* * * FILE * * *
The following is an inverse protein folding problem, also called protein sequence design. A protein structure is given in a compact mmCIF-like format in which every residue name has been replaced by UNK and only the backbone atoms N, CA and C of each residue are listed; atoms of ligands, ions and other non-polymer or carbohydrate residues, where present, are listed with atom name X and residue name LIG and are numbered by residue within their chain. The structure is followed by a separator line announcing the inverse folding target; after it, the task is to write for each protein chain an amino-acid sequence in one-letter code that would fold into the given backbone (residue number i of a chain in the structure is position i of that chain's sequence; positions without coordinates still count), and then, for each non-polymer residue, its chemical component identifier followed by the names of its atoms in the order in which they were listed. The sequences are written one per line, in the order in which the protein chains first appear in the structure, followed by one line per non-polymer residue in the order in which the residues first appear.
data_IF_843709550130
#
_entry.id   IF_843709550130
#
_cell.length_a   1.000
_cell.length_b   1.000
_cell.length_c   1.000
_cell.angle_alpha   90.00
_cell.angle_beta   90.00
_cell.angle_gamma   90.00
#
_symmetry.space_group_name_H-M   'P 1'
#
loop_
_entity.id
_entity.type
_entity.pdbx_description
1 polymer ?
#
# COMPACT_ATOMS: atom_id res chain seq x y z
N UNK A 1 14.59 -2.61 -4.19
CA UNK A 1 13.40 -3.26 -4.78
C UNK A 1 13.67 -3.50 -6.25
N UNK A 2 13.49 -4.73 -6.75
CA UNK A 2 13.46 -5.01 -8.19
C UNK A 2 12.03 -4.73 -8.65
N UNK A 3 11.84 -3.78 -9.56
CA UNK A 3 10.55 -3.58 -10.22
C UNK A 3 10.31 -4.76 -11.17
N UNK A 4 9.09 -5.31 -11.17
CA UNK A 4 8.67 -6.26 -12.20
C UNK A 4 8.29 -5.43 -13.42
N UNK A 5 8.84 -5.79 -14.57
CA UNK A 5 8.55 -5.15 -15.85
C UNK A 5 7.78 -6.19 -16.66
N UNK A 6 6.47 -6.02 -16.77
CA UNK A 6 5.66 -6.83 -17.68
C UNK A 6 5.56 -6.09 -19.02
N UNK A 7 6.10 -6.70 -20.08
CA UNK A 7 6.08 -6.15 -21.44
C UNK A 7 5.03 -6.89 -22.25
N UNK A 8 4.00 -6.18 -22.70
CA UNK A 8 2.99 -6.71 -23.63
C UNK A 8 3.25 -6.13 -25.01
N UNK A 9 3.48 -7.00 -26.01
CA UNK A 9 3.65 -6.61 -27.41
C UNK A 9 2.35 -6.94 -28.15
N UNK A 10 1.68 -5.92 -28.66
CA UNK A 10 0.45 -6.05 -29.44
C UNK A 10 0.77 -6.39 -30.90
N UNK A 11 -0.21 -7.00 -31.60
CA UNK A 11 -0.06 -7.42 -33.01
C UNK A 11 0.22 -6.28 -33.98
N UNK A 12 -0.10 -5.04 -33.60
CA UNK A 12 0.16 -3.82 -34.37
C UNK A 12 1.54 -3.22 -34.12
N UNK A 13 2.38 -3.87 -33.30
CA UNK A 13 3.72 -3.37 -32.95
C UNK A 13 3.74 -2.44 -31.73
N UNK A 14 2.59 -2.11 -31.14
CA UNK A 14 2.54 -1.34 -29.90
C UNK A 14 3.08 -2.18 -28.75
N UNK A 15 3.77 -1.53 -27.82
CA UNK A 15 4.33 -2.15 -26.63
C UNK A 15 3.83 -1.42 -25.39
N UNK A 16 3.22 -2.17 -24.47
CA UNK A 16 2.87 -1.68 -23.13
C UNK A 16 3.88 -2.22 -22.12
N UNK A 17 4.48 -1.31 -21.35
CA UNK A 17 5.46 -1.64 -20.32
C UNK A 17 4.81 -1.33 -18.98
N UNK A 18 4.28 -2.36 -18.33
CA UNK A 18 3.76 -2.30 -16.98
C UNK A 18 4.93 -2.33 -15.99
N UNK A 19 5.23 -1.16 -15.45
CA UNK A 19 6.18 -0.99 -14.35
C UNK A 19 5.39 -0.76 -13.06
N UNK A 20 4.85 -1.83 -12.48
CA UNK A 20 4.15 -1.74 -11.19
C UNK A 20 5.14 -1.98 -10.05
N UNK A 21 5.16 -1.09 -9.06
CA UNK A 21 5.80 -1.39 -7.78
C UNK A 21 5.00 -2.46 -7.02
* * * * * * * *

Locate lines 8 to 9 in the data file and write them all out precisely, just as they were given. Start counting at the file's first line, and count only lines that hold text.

_cell.length_c   1.000
_cell.angle_alpha   90.00